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Working together for literacy

 

Synod of Blantyre partners with congregation in New Orleans to help families in Malawi

By Debbie Braaksma | Mission Crossroads Magazine

PC(USA) mission co-worker Nancy Collins, back row on left, visited with teacher Miriam Gondwe, back row on right, and students in the Muliko Literacy Project in Mangochi, Malawi. Chancy Gondwe

LOUISVILLE – Nelson Mandela once wrote, “Education is the most powerful weapon which you can use to change the world.” People in Mangochi, Malawi, know this is true, as they have watched their community be transformed by the Muliko Literacy Project.  

Established by Chancy and Miriam Gondwe in 2014, the Muliko Literacy Project seeks to improve the 47 percent literacy rate of the predominantly Muslim community of Mangochi. The Gondwes are community development professionals and committed Church of Central Africa Presbyterian members. Chancy received training from Literacy and Evangelism International in Tulsa. God gave the Gondwes a clear vision for literacy work in Mangochi, where they have used literacy as a tool for evangelism, spiritual growth and sustainable development for the people of Malawi.

The project trains volunteer teachers who want to start literacy programs. Muliko also tutors children after school, conducts child evangelism through an after-school Good News Club and operates a preschool that generates income. 

When the people of St. Charles Avenue Presbyterian Church (SCAPC) in New Orleans heard about the literacy project, they wanted to support it. They approached me with a unique challenge. SCAPC requested that donations go through World Mission, which works with partner churches and ecumenical organizations. Since the Muliko Literacy Project was not a World Mission partner, I suggested that Muliko inquire about affiliating with the Church of Central Africa Presbyterian, Blantyre Synod (with which it had ties). If the synod agreed, World Mission would be happy to send support received for the literacy project through the synod. As PC(USA) regional liaison for east central Africa, Nancy Collins assisted the congregation and the synod in working out the details of such an affiliation.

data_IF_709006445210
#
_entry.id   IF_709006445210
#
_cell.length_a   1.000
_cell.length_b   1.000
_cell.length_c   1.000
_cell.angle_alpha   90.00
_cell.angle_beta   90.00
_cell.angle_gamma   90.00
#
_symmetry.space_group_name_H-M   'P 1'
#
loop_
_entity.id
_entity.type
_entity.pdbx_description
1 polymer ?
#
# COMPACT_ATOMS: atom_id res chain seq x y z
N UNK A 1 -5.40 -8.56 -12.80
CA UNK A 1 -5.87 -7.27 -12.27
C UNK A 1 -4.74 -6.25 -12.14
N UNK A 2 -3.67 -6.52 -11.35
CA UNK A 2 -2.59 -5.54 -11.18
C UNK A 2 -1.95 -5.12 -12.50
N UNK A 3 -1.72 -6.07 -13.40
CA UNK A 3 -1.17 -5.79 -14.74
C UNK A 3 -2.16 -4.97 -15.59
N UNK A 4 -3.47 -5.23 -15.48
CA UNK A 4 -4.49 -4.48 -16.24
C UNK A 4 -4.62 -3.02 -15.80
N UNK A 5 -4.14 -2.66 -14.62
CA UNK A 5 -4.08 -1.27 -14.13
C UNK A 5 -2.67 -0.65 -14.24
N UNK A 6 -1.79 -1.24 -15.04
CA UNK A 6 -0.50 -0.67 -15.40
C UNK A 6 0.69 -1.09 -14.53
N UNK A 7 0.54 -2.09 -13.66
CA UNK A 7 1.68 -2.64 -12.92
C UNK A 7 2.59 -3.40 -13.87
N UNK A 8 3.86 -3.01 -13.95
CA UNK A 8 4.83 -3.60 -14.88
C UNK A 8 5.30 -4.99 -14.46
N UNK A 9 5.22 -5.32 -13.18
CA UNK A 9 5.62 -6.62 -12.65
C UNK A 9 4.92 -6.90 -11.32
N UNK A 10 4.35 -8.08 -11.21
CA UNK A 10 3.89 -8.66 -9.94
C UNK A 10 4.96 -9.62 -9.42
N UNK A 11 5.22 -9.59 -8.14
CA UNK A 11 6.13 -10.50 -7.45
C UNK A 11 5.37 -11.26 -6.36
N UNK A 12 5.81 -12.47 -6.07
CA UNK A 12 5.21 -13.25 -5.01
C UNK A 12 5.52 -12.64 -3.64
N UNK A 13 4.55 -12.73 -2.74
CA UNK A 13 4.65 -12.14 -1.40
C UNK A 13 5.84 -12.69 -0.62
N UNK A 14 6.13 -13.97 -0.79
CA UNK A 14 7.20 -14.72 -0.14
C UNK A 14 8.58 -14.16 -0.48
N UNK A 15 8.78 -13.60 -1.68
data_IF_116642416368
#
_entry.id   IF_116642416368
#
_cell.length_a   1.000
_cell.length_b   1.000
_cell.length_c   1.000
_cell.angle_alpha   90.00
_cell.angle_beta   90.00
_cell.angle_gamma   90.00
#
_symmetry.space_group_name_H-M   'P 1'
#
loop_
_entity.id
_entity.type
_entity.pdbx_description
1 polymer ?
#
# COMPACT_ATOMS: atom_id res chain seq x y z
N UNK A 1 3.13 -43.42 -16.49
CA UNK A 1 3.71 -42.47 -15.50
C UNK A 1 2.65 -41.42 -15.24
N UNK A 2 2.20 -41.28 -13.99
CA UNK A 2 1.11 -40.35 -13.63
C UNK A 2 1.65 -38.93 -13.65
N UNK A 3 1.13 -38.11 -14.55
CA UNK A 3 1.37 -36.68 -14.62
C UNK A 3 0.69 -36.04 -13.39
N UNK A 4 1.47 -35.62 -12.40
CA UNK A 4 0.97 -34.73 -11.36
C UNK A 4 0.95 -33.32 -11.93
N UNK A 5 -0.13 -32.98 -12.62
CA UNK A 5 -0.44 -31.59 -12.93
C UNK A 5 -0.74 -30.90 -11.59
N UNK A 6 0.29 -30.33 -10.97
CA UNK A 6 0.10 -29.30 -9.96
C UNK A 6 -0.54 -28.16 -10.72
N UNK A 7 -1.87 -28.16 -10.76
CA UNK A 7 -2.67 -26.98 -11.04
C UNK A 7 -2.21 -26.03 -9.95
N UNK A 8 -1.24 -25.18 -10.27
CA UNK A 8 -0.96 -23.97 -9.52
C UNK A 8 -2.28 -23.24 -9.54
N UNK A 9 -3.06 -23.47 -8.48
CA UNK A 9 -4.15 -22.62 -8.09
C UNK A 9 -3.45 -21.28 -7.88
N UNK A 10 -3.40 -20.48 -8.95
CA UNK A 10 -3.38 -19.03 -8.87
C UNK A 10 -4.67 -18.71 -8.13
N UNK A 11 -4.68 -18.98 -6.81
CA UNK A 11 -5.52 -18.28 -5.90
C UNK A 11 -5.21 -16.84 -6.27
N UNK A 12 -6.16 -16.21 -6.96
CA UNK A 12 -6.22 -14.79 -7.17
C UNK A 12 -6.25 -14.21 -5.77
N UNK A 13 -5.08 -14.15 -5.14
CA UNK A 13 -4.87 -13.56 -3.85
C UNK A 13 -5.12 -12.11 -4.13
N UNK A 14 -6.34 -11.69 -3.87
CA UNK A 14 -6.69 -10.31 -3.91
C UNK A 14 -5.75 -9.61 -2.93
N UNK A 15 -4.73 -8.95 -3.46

On a visit to see results of the Muliko Literacy Project in April 2017, Nancy was extremely impressed with the Gondwes and the program. She spoke with the Rev. Alex Maulana, general secretary of the CCAP Blantyre Synod. A memorandum of understanding was developed in July 2017. Now support for the literacy project can be designated for Muliko and sent through World Mission and CCAP channels.

As Presbyterians we believe we are better together. We are a connectional church. Because Muliko is now connected to Blantyre Synod, there is a pathway for best practices of this dynamic program to be shared with the synod to plant seeds for similar connections. And, very significantly, this program is now accountable to the Malawian church, not to foreign donors, which is the case when programs from abroad are sponsored by U.S. churches directly. And because St. Charles Presbyterian Church is connected to World Mission, Nancy Collins accompanies the program, enabling us to share stories like this with the greater church and inviting us to pray for the work of Muliko. Also as a result of this partnership, the Gondwes plan to start five additional adult literacy classes in five villages in Mangochi rural areas, targeting 100 people, mostly women, and impacting thousands of lives.

The Rev. Debbie Braaksma is Presbyterian World Mission’s Africa area coordinator. Literacy: to support the Muliko Literacy Project, make a gift to pcusa.org/donate/e864823 (designate it for “Muliko Literacy”)

This article appeared in the Fall 2018 issue of Mission Crossroads magazine, which is printed and mailed free to subscribers homes three times a year by Presbyterian World Mission.


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